The "if you can't beat 'em, join 'em" mood at Microsoft has gotten more of an open source flavor. Soon, developers (and other interested parties) will see more source code under the .NET and Visual Studio 2008 covers. This is interesting.
But by pulling back the kimono, Microsoft has only shown an iron-clad cup over the family jewels. Look but don't touch. No chance of legally changing the code, or redistributing it, only learn and learn well. Sorta open source.
It's a pretty big deal, I guess. I shows that even Microsoft recognizes that certain elements of the open source credo make sense, if not enough cents. The mantra of open source is killing software and has no role in the real world -- well, I doubt we'll seeing much more of that.
It's like George Bush saying he's no longer against raising taxes, but has no intention of actually doing it. It's the thought that counts!
Is this a slippery slope beyond the FUD factor, however? Will such code exposure lead to outright dancing in the moonlight someday? How many products will they give the peak-a-boo treatment too? When will such openness become a security ... err, legal, risk?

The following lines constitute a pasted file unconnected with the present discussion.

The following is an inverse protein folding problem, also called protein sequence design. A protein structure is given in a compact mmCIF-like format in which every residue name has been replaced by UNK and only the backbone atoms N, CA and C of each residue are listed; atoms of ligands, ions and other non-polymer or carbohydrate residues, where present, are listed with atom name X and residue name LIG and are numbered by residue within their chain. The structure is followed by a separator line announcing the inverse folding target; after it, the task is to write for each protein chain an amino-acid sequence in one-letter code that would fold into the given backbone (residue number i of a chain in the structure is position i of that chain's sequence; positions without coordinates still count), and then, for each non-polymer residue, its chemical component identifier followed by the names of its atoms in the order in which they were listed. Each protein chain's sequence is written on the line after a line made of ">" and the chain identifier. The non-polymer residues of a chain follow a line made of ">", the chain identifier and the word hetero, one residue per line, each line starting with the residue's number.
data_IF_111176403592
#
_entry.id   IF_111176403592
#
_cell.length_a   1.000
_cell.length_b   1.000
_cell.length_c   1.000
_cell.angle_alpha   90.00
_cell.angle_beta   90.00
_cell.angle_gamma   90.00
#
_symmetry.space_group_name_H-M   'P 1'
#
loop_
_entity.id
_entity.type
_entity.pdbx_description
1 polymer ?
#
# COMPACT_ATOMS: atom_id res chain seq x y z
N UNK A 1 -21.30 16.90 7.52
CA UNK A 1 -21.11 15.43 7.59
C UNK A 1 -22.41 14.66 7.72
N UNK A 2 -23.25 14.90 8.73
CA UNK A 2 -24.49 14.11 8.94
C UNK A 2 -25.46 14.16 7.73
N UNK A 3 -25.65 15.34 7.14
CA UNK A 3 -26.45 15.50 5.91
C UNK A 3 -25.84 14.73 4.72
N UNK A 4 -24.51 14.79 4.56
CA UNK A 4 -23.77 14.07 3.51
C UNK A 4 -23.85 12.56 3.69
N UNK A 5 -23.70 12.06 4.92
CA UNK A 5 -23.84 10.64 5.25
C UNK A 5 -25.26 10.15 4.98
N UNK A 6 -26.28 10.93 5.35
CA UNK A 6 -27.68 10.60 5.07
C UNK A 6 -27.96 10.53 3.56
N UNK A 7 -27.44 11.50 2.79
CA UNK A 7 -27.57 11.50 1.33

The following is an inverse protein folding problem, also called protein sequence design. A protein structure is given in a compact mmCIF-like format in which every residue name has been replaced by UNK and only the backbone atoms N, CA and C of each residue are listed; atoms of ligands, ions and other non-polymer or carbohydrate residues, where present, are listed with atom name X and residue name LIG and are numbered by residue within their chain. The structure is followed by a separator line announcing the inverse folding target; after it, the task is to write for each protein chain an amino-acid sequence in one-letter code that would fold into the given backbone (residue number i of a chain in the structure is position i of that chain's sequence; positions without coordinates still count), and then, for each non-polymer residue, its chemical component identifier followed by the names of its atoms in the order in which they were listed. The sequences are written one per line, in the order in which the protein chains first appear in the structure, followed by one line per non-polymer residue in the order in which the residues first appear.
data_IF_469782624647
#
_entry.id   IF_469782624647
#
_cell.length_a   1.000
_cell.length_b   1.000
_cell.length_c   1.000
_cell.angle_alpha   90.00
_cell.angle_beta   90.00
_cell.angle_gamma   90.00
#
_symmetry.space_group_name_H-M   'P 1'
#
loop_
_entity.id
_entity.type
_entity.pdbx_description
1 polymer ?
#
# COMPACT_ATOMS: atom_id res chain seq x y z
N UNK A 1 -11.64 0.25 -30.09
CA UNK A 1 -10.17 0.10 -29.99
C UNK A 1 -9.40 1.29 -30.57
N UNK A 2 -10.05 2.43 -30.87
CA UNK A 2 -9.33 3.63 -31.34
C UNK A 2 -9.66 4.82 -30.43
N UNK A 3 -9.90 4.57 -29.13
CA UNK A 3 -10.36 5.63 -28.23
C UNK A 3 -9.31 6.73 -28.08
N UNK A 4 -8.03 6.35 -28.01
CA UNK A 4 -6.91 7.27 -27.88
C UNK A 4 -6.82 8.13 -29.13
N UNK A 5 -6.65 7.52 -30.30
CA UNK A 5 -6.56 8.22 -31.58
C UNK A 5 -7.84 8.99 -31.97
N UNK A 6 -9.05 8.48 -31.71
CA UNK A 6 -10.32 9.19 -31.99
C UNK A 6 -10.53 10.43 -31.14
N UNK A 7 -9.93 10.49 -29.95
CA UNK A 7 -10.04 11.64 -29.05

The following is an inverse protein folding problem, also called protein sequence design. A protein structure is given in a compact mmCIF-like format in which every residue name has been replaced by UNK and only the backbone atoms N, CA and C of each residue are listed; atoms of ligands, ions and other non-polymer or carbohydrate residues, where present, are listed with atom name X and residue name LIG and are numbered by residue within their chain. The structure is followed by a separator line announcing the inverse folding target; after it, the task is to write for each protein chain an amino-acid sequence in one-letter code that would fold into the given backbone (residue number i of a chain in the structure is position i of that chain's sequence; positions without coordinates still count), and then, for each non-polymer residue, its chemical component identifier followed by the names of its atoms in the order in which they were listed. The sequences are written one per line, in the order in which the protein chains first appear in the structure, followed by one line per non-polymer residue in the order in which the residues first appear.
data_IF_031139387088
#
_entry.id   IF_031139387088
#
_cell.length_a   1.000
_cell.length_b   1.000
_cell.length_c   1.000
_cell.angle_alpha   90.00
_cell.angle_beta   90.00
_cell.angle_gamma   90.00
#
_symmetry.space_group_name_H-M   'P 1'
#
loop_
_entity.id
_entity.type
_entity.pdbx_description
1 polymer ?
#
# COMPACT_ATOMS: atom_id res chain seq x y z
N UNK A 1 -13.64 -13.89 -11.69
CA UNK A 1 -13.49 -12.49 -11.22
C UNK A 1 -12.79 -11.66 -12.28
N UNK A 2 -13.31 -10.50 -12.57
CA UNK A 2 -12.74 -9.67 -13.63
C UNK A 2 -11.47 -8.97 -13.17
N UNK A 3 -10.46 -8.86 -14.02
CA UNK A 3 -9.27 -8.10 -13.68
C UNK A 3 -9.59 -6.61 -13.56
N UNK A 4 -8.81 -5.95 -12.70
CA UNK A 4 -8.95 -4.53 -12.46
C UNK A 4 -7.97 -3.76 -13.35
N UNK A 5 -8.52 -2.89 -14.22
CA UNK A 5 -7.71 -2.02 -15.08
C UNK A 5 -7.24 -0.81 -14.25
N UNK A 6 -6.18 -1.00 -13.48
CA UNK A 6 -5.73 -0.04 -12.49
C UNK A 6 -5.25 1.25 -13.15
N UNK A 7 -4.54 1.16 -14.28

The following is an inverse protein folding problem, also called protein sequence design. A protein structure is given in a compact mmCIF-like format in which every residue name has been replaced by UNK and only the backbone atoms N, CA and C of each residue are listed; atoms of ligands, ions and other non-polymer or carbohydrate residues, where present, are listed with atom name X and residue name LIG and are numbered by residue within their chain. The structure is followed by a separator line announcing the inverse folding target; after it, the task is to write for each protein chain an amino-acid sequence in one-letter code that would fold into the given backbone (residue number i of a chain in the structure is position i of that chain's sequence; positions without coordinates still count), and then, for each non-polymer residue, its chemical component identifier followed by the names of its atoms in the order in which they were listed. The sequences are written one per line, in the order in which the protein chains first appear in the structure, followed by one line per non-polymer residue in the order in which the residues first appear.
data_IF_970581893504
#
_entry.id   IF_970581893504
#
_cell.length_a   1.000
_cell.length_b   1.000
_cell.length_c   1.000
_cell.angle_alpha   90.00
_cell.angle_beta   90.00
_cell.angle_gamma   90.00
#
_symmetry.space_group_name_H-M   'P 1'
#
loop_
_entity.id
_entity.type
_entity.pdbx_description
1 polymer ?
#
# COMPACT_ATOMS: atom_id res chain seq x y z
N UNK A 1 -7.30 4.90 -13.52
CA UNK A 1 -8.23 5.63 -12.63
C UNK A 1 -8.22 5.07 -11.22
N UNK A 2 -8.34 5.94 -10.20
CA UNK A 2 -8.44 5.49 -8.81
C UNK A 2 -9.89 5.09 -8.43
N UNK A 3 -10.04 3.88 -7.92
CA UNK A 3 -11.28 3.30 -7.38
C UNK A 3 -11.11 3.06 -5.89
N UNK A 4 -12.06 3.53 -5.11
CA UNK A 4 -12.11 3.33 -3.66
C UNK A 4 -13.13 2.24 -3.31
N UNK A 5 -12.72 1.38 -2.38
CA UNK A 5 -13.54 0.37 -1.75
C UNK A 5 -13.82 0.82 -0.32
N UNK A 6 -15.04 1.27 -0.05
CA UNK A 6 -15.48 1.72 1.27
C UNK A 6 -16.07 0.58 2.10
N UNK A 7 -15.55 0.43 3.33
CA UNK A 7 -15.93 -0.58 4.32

Well, hackers and competitors already get a lot of gropes at the code, anyway. This just gives the honest people a thrill. Or maybe there's more to the gesture. Could this be a set-up that anyone who looks at the code and comes up with way to skirt using the Windows runtime when they enjoy the splendors of the development environment?
I expect that with such access to the goodies that more folks will want to develop around the framework and tools. And while that inevitably leads to more sales of the runtime, the decoupling of the pre-production and the post-production continues. This can only hasten the trend.
One has to wonder how Microsoft's lawyers will interpret the code "advances" over time.